Protein Design

Jean-LucJestin and Frederic Pecorari 9.1

Introduction

Most natural proteins are not adapted to our needs for therapeutic or even bio-technological uses. The challenge of protein design is to define efficient and comprehensive ways for the identification of new or improved proteins with the required properties. The design of new proteins relies on sequence-structure-function relationships and is limited by our partial knowledge of the protein folding mechanism. But as we will see in this chapter, creating new proteins or proteins with desired properties is clearly possible.

A striking characteristic of natural proteins is that they are able to adopt a folded state despite their very high sequence diversity. About one thousand different folds are known. Natural proteins constitute the richest family of folded molecules. When targeting specific functions and applications, non-natural folded proteins are of obvious interest. They can be created by protein engineering thanks to their plasticity using diverse strategies including mutagenesis (random mutagenesis, recombination or site-directed mutagenesis making use of structures and models), domain fusions and sequence-activity relationships deriving from natural and directed evolution.

This widely applied strategy aims to explore the potential benefit of natural proteins. There is an advantage in knowing the protein's three-dimensional structure, as modifications can be introduced rationally into the protein while trying not to destroy its foldability. This predictive approach can be used to change li-gand or reaction specificities, or to increase stability, for example. New proteins can be also designed by combining several natural proteins or their functional domains in one polypeptide chain. Although many successes have been reported with rational approaches to protein design, it remains very difficult in many cases to make drastic changes to a protein. Thus, with the development of powerful molecular biology tools, the combinatorial approach has progressed remarkably during the last 15 years. The principle is to introduce mutations in the gene of interest and create large collections of variants of the encoded protein. The result-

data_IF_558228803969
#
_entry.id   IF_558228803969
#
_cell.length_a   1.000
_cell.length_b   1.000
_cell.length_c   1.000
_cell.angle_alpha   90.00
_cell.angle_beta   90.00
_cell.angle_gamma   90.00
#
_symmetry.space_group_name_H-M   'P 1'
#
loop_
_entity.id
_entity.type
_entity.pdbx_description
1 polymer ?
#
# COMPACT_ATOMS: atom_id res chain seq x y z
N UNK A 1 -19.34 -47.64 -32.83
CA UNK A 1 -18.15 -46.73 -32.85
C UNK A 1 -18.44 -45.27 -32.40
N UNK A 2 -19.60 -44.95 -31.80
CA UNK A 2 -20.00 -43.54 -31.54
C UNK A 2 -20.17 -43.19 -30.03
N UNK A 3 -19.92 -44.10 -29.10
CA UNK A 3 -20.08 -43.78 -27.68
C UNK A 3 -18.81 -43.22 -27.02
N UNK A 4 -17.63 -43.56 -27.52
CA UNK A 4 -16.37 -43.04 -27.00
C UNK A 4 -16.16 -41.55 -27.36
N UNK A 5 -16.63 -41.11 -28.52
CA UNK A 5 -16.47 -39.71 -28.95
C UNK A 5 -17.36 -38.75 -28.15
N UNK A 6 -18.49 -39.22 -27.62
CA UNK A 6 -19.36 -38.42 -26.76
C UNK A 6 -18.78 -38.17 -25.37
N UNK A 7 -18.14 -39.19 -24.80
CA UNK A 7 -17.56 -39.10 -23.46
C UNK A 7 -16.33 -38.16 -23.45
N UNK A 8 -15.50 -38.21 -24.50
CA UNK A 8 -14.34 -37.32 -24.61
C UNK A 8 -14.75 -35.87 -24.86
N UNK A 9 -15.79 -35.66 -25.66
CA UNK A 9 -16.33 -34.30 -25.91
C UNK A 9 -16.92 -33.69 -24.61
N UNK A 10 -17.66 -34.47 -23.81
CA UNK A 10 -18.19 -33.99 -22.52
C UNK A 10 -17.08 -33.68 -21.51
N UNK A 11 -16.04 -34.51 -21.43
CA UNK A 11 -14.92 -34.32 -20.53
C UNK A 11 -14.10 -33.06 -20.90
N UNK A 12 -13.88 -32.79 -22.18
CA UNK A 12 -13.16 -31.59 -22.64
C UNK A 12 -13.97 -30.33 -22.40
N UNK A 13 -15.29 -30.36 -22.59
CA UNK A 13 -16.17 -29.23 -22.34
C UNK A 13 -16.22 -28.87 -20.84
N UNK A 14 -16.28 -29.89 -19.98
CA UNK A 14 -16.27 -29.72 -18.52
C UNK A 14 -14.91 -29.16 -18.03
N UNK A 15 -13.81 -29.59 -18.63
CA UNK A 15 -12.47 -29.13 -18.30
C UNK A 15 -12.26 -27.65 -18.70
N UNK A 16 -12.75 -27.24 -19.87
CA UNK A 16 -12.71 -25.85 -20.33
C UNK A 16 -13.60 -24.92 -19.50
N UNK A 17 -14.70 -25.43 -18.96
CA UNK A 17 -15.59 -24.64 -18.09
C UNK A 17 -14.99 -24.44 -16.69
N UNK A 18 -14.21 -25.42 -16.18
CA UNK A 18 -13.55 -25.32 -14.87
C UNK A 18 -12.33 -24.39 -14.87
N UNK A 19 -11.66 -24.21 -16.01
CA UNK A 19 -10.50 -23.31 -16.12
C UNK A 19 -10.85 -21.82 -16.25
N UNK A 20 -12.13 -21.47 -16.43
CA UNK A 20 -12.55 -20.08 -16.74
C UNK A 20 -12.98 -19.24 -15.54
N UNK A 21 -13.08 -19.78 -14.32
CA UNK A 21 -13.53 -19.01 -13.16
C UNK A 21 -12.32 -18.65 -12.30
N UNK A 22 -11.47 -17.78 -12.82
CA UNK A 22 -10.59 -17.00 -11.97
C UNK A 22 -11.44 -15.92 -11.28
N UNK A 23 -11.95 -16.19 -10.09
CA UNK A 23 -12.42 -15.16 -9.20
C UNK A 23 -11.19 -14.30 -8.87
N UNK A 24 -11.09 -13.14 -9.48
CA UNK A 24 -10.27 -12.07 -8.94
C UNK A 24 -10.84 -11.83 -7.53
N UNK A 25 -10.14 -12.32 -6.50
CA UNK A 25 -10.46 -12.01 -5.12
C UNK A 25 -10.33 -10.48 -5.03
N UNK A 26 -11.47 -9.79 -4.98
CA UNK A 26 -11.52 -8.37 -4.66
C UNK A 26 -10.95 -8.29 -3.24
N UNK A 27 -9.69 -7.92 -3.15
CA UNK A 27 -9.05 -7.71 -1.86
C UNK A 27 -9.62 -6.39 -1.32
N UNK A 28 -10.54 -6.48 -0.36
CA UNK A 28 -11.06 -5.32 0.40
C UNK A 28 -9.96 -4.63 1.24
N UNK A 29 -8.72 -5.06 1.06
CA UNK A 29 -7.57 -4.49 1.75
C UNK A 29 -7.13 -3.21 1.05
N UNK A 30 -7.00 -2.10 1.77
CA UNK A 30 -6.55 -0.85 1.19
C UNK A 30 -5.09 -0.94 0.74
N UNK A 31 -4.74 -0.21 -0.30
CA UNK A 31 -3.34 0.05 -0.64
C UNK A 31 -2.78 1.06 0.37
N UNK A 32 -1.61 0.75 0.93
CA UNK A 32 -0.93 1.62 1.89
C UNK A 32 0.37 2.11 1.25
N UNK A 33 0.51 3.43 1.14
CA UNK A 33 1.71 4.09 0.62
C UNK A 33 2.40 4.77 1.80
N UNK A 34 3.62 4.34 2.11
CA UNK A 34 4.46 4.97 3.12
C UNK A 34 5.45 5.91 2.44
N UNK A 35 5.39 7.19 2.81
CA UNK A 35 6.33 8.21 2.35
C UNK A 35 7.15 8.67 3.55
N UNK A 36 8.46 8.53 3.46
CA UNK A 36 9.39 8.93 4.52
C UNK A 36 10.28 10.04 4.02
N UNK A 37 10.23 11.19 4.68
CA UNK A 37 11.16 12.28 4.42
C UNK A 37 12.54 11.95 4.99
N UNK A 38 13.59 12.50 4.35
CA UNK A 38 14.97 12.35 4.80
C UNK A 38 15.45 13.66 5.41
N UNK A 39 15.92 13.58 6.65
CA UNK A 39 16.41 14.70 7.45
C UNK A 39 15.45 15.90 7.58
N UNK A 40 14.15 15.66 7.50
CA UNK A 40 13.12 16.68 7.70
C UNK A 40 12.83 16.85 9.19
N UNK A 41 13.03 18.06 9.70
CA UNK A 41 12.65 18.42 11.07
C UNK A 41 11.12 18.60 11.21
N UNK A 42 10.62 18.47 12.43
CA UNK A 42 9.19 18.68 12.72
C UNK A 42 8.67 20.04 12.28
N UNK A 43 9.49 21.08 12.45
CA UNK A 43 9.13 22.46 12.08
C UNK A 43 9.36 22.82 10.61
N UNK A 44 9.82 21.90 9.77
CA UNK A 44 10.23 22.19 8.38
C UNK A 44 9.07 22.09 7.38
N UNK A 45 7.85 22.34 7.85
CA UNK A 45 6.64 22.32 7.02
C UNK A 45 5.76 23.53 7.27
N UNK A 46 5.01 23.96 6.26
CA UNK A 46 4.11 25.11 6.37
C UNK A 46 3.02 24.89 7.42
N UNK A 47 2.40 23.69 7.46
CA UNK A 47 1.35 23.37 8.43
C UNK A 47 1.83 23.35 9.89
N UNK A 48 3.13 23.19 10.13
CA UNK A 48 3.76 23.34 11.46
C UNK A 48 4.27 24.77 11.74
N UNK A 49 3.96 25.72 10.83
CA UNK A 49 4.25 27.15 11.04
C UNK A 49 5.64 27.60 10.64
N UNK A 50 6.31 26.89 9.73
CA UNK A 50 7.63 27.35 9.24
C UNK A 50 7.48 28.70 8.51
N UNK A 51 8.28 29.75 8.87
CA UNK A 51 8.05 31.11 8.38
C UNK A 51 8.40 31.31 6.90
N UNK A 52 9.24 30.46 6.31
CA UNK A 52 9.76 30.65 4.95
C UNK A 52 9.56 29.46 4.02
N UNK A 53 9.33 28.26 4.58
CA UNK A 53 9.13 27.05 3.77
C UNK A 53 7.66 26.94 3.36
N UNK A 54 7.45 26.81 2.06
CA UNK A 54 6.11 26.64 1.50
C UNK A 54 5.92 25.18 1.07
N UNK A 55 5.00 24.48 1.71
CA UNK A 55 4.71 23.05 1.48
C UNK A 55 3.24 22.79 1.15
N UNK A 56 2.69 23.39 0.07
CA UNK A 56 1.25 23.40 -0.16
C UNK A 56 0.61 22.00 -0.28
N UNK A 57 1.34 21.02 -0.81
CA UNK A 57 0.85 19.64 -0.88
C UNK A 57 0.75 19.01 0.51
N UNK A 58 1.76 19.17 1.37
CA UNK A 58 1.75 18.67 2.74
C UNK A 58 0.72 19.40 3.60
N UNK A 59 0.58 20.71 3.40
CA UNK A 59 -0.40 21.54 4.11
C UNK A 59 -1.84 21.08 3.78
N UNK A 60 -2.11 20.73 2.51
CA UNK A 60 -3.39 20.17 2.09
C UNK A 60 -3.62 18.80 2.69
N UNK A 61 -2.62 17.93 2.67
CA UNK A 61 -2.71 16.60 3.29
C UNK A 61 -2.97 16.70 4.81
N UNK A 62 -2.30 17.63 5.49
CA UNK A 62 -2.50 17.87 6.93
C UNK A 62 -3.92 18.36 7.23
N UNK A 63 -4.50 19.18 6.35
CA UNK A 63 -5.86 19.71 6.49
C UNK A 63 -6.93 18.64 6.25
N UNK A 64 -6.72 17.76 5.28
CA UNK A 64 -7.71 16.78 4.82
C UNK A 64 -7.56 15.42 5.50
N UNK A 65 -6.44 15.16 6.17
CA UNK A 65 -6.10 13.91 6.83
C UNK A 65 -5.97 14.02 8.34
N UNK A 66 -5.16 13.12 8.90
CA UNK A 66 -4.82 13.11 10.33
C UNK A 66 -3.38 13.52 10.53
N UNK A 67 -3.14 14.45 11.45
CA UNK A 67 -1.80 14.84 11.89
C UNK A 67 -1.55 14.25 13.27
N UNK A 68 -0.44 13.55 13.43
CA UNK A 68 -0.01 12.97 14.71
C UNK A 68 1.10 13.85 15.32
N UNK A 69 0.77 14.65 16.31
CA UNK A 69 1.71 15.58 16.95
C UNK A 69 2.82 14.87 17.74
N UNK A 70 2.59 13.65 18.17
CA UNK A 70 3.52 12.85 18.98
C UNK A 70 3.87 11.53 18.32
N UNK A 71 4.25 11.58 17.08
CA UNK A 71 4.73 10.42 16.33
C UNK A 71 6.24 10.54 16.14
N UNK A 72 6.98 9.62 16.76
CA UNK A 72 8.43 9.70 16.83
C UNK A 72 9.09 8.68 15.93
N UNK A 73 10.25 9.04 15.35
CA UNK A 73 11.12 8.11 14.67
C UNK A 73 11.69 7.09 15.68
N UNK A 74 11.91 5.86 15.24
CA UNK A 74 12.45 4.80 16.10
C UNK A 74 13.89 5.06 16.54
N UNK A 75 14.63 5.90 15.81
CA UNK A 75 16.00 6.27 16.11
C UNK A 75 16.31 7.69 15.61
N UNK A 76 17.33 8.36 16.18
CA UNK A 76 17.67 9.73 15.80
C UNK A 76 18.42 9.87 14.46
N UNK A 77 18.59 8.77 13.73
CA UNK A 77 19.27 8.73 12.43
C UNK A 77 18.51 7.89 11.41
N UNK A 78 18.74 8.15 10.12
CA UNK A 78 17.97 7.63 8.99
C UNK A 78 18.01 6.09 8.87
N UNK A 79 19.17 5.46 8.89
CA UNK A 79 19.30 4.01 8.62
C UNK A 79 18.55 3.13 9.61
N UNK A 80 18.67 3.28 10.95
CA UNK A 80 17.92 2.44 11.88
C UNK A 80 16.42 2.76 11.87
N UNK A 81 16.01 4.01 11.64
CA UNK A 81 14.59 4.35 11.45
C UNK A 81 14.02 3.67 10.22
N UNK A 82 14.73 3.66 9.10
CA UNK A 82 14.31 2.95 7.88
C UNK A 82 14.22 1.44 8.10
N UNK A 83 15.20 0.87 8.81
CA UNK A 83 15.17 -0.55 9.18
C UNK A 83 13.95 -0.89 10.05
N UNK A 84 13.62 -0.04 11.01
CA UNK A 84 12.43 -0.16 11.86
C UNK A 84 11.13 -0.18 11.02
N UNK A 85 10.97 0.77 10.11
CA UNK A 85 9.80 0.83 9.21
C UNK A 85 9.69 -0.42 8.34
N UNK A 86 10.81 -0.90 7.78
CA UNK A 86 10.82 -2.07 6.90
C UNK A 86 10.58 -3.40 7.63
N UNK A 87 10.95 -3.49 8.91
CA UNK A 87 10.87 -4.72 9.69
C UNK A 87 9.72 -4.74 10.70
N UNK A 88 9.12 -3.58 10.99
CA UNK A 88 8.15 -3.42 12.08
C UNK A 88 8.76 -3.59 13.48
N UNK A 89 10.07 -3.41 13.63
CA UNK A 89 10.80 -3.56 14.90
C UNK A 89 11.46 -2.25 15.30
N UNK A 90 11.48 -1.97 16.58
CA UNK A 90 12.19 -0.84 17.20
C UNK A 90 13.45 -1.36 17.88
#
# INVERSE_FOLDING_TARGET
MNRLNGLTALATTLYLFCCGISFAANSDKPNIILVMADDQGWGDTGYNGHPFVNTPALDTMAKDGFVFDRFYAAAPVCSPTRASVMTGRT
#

Table 9.1 Comparison of the properties of selection versus screening.

SELECTION in vivo or in vitro SCREENING

1 Analysis in parallel in series

2 Number of variants analyzed 10 6 to 1013 103 to 108

3 Substrate quantities required mg to mg g

4 Isolated variants selected population one or a few ing library is then screened or selected to identify clones with the desired property. Several rounds of random mutagenesis and of screening or selection can be conducted in order to obtain variants with better properties (Table 9.1). Such processes represent an accelerated mimicry of the natural evolution of proteins, since there is a generator of variability associated to a selection pressure (Fig. 9.1). These approaches make general use of the link between the genotype (the gene which can be amplified and sequenced) and the phenotype (the protein's function) (Fig. 9.2). The most efficient way to achieve the expected result is to combine the predictive and combinatorial approaches in order to target randomizations in only a part of the protein, for example the active or binding site. The idea is to minimize perturbation of the folding and stability of the protein. It has therefore been possible to obtain new proteins with desired properties and mutations that would have been impossible to predict.

Directed protein evolution

Amplification Transcription Translation

Amplification Transcription Translation

Protein library 10« to 10"

Selected proteins

Protein library 10« to 10"

Selected proteins

Screening or selection

Screening or selection

Sequencing of corresponding genes Biochemical characterisation

Characterised proteins

Fig. 9.1 The evolution of protein libraries of more than 106 proteins can be directed experimentally by screening or by selection. To enrich the population of variants in proteins of interest, several cycles of selection of proteins and of amplification of their genes are necessary. An evaluation of the number of cycles required can be estimated by measuring enrichment factors [80]. Amplifications may also be mutagenic, thereby generating new libraries from a selected population of proteins of interest.

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